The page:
NBC’s ‘The Good Place’ attempts to build a comedy around the topic of moral philosophy. But can a network sitcom accurately teach concepts like existentialism and the works of Plato and Kant?
To try to get their facts straight, the show’s creators invited philosophy scholars into the writers' room for the show. One of them is a Clemson University professor, Todd May.
Some colleges are now showing episodes of this TV show in their classes, as a way to jump-start discussions of moral philosophy. And NBC even created a series of short animated videos starring this Clemson professor explaining basic ideas of moral philosophy that they’ve put on the network’s YouTube channel.
Which raises the question: how much should colleges use pop culture in their courses?
For this week’s podcast, we talked first with Todd May, that professor helping to advise The Good Place. And we also checked in with an administrator at the University of Nevada at Las Vegas who assigns the show in a first-year seminar she leads.
Listen to the discussion on this week’s EdSurge podcast. You can follow the podcast on the Apple Podcast app, Spotify, Stitcher, Google Play Music or wherever you listen. Or read a partial transcript below, lightly edited for clarity.
EdSurge: How did you end up getting this gig as an advisor to this TV comedy show, The Good Place?
Todd May: Actually it was purely luck. One of the writers, Dan Schofield, picked up a little book I'd written on death and read it, recommended it to Mike Schur [the show’s creator].
What’s the elevator pitch for that book?
The book argues that death is one of the most important facts about us, and we need to come to terms with this fact that we're mortal. I argue that, although the fact that we're going to die is bad, so would immortality be. It would render our lives shapeless. And so, in a way, death is what gives meaning to our lives. But, and this is the part that Mike really picked up on, I think, is that morality helps give shape to our lives. It helps render those lives in a way that gives them a meaningful narrative.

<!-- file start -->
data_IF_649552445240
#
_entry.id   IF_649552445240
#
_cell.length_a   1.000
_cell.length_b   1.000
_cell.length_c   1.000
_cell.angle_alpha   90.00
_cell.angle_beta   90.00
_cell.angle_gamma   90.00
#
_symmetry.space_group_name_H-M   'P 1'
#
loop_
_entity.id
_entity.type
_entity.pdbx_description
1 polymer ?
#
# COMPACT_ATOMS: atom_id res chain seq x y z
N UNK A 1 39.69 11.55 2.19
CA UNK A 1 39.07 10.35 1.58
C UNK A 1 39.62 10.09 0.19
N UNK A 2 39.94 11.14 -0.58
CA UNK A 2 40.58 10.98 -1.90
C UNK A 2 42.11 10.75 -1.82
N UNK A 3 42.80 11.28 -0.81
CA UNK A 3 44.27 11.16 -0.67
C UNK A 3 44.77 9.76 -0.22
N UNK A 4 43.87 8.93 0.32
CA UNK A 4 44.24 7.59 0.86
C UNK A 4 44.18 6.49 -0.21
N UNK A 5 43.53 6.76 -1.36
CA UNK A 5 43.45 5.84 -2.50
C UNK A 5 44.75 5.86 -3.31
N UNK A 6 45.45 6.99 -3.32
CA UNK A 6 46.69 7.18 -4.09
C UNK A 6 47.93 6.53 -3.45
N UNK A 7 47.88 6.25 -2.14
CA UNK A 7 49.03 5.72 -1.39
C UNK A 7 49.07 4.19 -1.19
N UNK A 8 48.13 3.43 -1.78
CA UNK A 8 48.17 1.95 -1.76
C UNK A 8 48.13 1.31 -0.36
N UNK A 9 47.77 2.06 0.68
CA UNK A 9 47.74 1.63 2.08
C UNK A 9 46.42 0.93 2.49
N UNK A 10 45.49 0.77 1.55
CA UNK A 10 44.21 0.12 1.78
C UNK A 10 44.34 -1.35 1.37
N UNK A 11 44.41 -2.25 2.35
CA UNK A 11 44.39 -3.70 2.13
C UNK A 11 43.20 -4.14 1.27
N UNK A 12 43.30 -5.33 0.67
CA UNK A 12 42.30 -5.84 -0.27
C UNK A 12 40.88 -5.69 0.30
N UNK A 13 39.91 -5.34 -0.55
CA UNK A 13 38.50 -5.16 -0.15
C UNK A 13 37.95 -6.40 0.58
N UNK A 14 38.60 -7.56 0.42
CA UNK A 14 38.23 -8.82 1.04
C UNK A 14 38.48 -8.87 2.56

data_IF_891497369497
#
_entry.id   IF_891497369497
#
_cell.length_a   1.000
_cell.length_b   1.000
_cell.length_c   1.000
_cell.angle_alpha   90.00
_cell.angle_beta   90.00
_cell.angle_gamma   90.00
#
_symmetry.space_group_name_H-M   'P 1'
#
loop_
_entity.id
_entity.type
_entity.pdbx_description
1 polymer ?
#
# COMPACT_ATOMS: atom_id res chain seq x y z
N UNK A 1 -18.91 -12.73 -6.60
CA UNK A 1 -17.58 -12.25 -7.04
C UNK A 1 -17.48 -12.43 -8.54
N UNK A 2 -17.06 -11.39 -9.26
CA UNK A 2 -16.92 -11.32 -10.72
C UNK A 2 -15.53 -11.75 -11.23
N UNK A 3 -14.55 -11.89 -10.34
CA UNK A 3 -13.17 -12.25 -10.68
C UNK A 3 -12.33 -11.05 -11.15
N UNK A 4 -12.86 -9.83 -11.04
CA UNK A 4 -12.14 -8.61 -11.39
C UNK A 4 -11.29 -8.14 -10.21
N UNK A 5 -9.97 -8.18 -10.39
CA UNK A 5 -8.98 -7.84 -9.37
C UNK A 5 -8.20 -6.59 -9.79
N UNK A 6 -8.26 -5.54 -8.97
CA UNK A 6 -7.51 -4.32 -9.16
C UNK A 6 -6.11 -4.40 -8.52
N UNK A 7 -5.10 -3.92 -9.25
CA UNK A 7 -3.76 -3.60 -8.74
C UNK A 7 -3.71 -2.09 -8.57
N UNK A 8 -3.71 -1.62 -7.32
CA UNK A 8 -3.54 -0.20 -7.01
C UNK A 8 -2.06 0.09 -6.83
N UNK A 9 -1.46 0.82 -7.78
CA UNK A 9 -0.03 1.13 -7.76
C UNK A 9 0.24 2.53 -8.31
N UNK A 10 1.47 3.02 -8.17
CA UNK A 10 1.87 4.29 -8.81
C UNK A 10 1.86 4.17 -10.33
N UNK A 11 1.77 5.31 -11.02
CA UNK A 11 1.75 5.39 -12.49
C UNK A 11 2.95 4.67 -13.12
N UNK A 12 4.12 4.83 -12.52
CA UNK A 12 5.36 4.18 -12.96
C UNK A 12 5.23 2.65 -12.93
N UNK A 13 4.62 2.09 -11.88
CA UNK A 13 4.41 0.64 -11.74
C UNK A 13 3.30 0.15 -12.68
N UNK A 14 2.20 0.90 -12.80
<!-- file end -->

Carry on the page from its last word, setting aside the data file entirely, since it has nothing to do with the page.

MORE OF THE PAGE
So that’s why moral philosophy is worth people considering, even if they're not scholars?
Think of this way: People will go to great lengths not to think of themselves as immoral. They will go to great lengths to think of themselves at least as decent human beings. What I sometimes say to my classes is that people's ability knowingly to do evil is pretty limited. Their [potential for] self-deception is fairly infinite. So thinking about morality is thinking about who we are, who we want to be and how we want to think about ourselves.
Are there any notions and topics in moral philosophy that really are just too complex to come through accurately on the show, despite their best efforts?
I think the answer is no, but I think the reason for that is that they won't tackle a philosophical position unless they feel comfortable with it. There was one that came up on personal identity, and this appeared in the third season on the Janets episode, where she's different people, and I thought they did a magnificent job, but they will pin you down until they know and feel comfortable with what's going on. And sometimes if they're not sure of it, I'll get a follow-up email or a follow-up Skype. All of the writers were very concerned not to mislead with the ideas to make them inaccurate.
On the show's YouTube channel, they've published a series of web videos featuring you walking through the show and going through the ideas. What were those like to produce?
The idea was to be able to take some of the philosophical ideas that appear on the show and to give them a little more depth than they were able to get treated with on the show. So the people who were interested could follow up and see it. These are four, four-minute videos. I was interviewed for … three or four hours.
Are you using any of these in your class?